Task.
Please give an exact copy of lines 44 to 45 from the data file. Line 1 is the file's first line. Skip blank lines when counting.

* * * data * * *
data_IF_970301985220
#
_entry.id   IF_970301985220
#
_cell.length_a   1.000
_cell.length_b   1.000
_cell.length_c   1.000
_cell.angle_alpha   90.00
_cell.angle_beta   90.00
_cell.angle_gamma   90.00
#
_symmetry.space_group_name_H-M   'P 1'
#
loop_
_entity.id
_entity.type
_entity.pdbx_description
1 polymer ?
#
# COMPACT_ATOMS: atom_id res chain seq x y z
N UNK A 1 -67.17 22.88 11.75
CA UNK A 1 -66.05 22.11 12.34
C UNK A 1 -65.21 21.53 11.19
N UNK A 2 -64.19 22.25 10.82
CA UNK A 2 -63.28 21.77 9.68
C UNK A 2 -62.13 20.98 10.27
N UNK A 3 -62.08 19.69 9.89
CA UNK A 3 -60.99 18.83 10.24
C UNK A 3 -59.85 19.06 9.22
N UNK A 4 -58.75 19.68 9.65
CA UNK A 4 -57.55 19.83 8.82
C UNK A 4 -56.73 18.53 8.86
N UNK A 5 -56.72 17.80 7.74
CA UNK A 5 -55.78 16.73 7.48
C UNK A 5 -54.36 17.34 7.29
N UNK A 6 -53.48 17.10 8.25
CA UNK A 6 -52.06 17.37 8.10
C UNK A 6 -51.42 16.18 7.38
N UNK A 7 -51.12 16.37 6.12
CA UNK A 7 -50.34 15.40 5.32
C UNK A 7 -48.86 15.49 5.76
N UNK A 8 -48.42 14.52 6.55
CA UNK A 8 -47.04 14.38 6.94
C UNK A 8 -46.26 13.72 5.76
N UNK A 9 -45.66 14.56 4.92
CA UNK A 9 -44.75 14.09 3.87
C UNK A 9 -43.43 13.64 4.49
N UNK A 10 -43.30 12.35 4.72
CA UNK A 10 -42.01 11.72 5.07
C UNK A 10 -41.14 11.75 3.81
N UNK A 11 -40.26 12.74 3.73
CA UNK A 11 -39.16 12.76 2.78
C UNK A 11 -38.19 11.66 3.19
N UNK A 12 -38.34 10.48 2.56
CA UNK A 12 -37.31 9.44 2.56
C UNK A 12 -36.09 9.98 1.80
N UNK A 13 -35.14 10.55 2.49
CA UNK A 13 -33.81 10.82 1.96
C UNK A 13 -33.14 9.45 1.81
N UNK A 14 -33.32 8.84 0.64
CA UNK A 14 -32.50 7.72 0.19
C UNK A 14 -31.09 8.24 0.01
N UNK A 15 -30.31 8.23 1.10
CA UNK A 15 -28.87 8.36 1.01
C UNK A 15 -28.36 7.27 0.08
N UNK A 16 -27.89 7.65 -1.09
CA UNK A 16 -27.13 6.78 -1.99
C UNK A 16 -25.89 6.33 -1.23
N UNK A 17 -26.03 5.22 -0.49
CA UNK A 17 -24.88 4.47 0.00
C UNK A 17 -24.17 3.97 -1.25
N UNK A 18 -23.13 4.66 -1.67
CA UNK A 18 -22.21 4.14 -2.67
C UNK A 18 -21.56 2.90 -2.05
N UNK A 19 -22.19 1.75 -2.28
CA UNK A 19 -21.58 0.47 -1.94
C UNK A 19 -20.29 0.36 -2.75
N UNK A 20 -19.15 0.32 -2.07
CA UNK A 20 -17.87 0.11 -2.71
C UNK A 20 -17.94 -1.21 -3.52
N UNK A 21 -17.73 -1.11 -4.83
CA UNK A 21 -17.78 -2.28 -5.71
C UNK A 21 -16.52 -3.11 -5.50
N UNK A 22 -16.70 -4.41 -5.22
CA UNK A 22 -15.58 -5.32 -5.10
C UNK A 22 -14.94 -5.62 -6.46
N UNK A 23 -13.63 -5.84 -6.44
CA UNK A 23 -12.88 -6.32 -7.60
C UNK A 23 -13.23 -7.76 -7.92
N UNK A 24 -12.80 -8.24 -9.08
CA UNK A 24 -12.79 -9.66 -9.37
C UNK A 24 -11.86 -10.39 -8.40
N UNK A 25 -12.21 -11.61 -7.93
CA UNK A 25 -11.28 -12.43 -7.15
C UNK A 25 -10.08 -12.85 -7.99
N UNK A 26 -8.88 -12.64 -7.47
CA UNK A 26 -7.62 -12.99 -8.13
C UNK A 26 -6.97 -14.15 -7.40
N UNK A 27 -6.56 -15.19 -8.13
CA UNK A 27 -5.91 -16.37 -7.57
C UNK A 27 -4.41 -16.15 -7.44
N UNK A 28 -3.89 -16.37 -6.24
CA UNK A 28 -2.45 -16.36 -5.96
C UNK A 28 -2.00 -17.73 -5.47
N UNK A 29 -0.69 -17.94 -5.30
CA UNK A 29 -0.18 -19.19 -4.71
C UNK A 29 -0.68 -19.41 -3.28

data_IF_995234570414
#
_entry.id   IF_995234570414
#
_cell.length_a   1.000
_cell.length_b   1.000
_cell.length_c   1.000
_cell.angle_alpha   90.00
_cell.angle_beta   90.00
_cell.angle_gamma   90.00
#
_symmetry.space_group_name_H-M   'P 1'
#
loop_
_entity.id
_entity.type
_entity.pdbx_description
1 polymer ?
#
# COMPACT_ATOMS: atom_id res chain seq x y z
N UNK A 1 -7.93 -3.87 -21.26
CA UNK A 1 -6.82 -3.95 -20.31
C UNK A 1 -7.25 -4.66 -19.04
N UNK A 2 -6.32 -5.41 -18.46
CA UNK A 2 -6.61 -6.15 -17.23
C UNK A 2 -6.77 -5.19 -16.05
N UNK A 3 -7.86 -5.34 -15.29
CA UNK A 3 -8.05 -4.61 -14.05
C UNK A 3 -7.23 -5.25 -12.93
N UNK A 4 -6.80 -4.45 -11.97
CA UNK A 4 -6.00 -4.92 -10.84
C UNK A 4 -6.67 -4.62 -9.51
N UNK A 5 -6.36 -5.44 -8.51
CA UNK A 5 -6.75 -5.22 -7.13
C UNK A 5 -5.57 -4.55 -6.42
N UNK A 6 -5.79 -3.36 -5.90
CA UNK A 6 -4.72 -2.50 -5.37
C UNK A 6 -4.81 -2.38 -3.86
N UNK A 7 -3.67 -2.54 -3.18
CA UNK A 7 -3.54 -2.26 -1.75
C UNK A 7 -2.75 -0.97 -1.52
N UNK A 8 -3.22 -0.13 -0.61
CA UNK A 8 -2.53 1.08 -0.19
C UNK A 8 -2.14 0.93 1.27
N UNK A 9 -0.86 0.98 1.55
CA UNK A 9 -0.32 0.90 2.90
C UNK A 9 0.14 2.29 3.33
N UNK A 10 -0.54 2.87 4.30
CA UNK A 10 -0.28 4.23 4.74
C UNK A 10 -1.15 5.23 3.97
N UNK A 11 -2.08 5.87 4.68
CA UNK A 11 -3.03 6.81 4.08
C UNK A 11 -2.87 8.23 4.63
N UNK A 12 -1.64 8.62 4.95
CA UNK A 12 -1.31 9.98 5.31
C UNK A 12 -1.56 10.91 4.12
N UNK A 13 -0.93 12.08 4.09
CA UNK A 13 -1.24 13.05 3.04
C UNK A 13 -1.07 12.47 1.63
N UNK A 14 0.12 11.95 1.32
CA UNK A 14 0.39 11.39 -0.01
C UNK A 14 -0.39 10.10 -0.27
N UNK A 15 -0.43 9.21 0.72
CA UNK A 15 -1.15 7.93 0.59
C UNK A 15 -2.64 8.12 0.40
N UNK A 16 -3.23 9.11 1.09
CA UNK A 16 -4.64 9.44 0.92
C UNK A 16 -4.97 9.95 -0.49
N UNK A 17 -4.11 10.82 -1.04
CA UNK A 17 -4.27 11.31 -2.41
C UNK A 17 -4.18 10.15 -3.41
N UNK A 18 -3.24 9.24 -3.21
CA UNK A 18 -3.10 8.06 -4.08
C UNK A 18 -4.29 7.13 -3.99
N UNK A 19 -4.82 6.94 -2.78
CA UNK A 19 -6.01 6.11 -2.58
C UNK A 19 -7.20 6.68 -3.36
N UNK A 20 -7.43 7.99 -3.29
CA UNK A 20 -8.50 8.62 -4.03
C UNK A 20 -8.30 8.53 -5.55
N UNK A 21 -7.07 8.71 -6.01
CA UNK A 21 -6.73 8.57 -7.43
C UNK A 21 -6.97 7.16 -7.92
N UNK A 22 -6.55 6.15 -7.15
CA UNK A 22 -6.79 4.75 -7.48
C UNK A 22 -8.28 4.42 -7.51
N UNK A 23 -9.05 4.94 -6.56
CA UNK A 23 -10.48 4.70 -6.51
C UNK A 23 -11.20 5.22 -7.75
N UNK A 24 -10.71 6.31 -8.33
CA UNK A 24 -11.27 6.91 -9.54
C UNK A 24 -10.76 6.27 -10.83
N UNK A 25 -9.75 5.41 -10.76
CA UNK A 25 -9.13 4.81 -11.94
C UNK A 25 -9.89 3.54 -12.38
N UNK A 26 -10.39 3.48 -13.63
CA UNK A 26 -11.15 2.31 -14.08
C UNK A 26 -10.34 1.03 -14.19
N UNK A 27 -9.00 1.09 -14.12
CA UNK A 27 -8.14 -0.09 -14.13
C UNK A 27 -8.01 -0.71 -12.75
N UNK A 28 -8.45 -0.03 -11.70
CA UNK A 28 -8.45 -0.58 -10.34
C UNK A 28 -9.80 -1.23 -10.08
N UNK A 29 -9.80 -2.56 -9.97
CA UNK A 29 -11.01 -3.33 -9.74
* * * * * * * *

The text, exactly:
C UNK A 8 -46.26 13.72 5.76
N UNK A 9 -45.66 14.56 4.92